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Marriage Preparation & Improvement: Bible Principles

Marriage Preparation and Improvement

What does the Bible teach about the permanence of marriage? When may one divorce, and remarry? How importance is a lifetime commitment, 'till death do us part'?

What does the Bible teach about the permanence of marriage? When may one divorce, and remarry? How importance is a lifetime commitment, "till death do us part"?


III. The Permanence of Marriage


This is part of a ten-part series about marriage preparation and improvement. This article should be studied in context of the whole series of articles. To start at the beginning of the series, please click here: Marriage_Improvement.php

Divorce is a terrible tragedy leaving husbands, wives, and especially children emotionally scarred for life. Often there are also severe financial consequences, especially for the wife and children. Above all, divorce always involves someone in disobedience to God.

A. Bible Teaching

Genesis 2:24 - From the beginning, God intended marriage to involve one man and one woman who cleave (be joined - NKJV) to one another and become one. God never intended for the union to be put asunder so another mate can be taken.

Malachi 2:14,16 - God hates divorce.

Romans 7:2,3 - Marriage is for life. A person who is bound in marriage to a spouse cannot have another companion as long as their first companion lives.

Matthew 19:3-9 (5:31,32) - What God has joined together, man must not put asunder. The only exception God allows, in which one may divorce a companion, is for the cause of fornication. If one divorces for any other reason, the divorce is a sin. And when he remarries he commits adultery. And whoever marries the one whom he put away commits adultery.

B. Applications

Never enter a Scripturally doubtful marriage.

1 Corinthians 7:10,11 - The only Scriptural alternatives for one who has improperly divorced are to remain unmarried or be reconciled to their Scriptural spouse.

A divorced person should never remarry unless they are certain that they divorced their spouse because that spouse committed fornication. Before you remarry, search your soul and the facts of your case. Make sure your spouse was guilty of fornication and that was the reason why you divorced them.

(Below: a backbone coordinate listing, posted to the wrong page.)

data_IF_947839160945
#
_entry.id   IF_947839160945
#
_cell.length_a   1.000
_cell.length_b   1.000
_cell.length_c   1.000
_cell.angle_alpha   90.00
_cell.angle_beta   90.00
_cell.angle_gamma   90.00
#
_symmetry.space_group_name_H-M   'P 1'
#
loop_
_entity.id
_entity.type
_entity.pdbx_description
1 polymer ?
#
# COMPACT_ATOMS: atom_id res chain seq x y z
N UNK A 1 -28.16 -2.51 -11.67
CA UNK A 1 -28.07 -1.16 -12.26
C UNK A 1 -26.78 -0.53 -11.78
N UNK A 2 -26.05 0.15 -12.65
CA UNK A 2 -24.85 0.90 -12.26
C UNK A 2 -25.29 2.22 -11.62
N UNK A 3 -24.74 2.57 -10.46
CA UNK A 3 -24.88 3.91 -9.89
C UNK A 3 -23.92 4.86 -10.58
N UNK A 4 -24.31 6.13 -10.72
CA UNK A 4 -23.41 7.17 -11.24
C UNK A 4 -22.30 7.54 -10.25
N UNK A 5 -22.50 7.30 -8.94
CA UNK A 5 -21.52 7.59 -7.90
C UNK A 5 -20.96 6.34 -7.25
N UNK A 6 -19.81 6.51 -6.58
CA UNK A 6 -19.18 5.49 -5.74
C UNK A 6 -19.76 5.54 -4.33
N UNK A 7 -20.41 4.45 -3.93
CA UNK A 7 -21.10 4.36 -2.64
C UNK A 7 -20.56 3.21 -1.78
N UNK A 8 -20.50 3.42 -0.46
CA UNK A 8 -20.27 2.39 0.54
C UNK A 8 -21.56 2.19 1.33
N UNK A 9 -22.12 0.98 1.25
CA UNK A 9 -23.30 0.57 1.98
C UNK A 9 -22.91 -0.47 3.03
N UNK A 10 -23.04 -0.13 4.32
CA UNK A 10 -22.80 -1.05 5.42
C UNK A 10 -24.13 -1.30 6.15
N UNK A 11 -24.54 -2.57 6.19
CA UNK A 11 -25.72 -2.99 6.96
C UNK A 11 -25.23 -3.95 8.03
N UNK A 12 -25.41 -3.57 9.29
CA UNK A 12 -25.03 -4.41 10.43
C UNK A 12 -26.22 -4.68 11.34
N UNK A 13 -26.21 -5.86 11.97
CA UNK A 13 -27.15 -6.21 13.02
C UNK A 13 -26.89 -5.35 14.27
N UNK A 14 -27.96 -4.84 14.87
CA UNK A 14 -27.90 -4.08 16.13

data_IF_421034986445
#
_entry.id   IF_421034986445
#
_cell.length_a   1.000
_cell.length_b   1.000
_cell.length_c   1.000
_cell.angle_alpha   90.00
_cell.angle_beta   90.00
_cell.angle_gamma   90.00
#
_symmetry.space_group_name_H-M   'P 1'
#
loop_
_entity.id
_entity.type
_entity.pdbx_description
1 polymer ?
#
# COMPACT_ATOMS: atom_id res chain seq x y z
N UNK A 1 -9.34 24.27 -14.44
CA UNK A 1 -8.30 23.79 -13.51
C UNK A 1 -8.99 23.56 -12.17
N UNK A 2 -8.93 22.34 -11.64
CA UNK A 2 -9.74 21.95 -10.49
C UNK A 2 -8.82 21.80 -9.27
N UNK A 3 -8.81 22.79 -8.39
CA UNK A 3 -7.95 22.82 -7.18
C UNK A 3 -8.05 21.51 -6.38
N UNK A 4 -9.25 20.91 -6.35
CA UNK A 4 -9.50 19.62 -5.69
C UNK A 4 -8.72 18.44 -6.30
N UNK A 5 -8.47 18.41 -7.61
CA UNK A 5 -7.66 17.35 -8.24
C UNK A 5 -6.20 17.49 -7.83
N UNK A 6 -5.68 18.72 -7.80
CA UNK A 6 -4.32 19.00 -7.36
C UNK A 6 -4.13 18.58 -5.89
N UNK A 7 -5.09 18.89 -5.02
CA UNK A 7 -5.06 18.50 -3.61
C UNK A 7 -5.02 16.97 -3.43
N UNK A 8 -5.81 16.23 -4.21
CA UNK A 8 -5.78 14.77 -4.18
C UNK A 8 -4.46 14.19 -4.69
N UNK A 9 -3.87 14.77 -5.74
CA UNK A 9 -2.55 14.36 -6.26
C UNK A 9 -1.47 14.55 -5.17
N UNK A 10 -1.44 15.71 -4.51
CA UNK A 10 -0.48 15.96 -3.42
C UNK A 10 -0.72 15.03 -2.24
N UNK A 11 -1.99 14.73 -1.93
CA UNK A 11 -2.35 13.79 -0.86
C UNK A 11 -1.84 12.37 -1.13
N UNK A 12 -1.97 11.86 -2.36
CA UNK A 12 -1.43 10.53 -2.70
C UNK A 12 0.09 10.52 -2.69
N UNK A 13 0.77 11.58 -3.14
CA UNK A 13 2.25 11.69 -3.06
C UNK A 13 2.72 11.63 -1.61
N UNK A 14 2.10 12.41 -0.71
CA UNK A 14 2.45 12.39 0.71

Never marry a divorced person unless you are certain they divorced their companion for Scriptural grounds. Have long talks and careful studies about the Bible teaching early in your relationship, before you develop strong emotions. Don't just take their word for it. Many divorced people deceive themselves or others in order to remarry. Talk to others who know the facts. Take the safe course and don't run risks with your soul. You may decide the risk is just not worth it.

When a divorced person remarries, his or her soul hangs in the balance, and so does the soul of the person he marries. If you really love someone, you will not endanger their soul or yours.

Enter marriage with a mutual determination to stay together for life.

Too many people enter marriage like they are buying a car: "I'll try this one, and if I get a lemon I'll just trade her in." Some even live together without marriage and call it a "trial marriage." They lack commitment. So when problems arise, as they do in all relationships, instead of making a determined effort to work the problems out, they just end the marriage.

A "trial marriage" is not a marriage at all, because it does not involve a lifetime commitment. You can walk out at anytime. That tells you nothing about marriage, because marriage involves commitment. That's why people, who do marry after living together, are more likely to divorce than those who do not live together. They think they have learned how to work together in marriage, but they haven't. They don't understand commitment.

Couples, who enter marriage with a true lifetime commitment, will still face problems. But they will work together to solve the problems, because they have no choice. Divorce is not an option. They must live together, so they need to work things out.

Furthermore, people who lack this commitment will not find their relationship ultimately satisfying. The beauty of marriage lies in knowing that you and one person value one another above all other people on earth, to the point that you are willing to commit yourselves to one another for life, no matter what the future holds. Only when you have that commitment will you find that, throughout life and even into old age, your marriage is truly satisfying.

The commitment of marriage is: "for better or for worse, for richer or for poorer, in sickness and in health, till death do us part." That is not just tradition. It is not just a piece of paper. It is Bible principle ordained by Almighty God. Anything less fails to honor God or your spouse.

Young couples who are considering marriage need to have long, serious talks and Bible studies about the commitment of marriage. And they should never marry unless they are certain that they are both committed to stay married and be true to one another for life.

This is part of a ten-part series of articles about marriage preparation and improvement. To continue with the next article in the series, please go to www.gospelway.com/family/marriage-maturity.php  To start at the beginning of the series, please click here: Marriage_Improvement.php

(C) Copyright 2007, David E. Pratte
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